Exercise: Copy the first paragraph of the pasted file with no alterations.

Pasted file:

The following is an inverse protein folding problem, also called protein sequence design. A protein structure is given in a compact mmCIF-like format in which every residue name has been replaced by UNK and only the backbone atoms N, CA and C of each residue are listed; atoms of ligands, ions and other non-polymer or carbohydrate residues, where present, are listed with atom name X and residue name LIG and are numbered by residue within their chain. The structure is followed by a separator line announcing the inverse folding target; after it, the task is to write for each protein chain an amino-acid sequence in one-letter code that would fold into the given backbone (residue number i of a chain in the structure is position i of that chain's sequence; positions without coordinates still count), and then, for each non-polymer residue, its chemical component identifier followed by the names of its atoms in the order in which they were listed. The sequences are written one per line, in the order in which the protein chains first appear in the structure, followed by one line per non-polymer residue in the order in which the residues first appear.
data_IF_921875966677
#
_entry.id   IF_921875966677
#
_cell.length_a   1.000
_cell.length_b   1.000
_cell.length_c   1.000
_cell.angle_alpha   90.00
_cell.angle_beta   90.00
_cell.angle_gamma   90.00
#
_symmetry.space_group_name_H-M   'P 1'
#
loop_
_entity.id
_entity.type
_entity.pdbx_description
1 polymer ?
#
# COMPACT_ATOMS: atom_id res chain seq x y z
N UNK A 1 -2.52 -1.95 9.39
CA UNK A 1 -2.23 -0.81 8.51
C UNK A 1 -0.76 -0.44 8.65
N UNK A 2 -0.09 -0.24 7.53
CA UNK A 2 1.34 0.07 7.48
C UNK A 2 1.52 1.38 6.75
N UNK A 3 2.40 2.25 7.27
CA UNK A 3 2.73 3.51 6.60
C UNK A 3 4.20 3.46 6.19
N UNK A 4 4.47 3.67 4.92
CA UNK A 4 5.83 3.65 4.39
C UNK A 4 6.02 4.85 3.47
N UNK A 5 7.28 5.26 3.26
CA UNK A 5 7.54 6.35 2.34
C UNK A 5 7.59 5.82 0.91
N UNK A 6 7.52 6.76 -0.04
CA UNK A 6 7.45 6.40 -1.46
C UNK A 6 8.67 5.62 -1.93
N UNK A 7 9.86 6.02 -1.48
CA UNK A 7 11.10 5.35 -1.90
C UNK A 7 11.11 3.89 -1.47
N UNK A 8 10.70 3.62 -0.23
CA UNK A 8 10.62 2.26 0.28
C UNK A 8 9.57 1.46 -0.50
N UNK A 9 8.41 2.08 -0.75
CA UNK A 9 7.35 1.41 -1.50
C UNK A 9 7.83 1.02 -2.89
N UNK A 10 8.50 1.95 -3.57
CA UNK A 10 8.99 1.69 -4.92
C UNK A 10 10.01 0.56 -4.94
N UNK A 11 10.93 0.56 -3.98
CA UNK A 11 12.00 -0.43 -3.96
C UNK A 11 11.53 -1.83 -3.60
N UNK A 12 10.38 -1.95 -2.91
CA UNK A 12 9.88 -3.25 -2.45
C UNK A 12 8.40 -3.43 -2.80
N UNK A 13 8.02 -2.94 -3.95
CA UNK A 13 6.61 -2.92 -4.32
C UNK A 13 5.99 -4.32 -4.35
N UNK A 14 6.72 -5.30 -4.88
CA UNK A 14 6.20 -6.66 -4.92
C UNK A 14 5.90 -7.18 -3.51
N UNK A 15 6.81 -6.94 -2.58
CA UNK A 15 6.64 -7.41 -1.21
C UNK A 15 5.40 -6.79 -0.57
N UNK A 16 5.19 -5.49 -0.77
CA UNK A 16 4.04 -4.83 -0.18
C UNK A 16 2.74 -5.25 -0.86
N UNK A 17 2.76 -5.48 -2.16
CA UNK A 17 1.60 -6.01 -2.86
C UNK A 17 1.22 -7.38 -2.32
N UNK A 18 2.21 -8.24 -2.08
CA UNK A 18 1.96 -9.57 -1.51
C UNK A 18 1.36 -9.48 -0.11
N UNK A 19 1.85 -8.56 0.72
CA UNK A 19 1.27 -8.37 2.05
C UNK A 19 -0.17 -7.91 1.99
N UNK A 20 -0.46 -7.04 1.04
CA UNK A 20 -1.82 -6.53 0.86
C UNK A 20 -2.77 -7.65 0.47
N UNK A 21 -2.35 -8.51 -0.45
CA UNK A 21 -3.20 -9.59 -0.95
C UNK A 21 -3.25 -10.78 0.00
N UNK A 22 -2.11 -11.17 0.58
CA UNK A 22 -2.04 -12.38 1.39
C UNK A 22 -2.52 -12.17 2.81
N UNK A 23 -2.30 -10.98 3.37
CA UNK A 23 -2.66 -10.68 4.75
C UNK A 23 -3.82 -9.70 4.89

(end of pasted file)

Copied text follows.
The following is an inverse protein folding problem, also called protein sequence design. A protein structure is given in a compact mmCIF-like format in which every residue name has been replaced by UNK and only the backbone atoms N, CA and C of each residue are listed; atoms of ligands, ions and other non-polymer or carbohydrate residues, where present, are listed with atom name X and residue name LIG and are numbered by residue within their chain. The structure is followed by a separator line announcing the inverse folding target; after it, the task is to write for each protein chain an amino-acid sequence in one-letter code that would fold into the given backbone (residue number i of a chain in the structure is position i of that chain's sequence; positions without coordinates still count), and then, for each non-polymer residue, its chemical component identifier followed by the names of its atoms in the order in which they were listed. The sequences are written one per line, in the order in which the protein chains first appear in the structure, followed by one line per non-polymer residue in the order in which the residues first appear.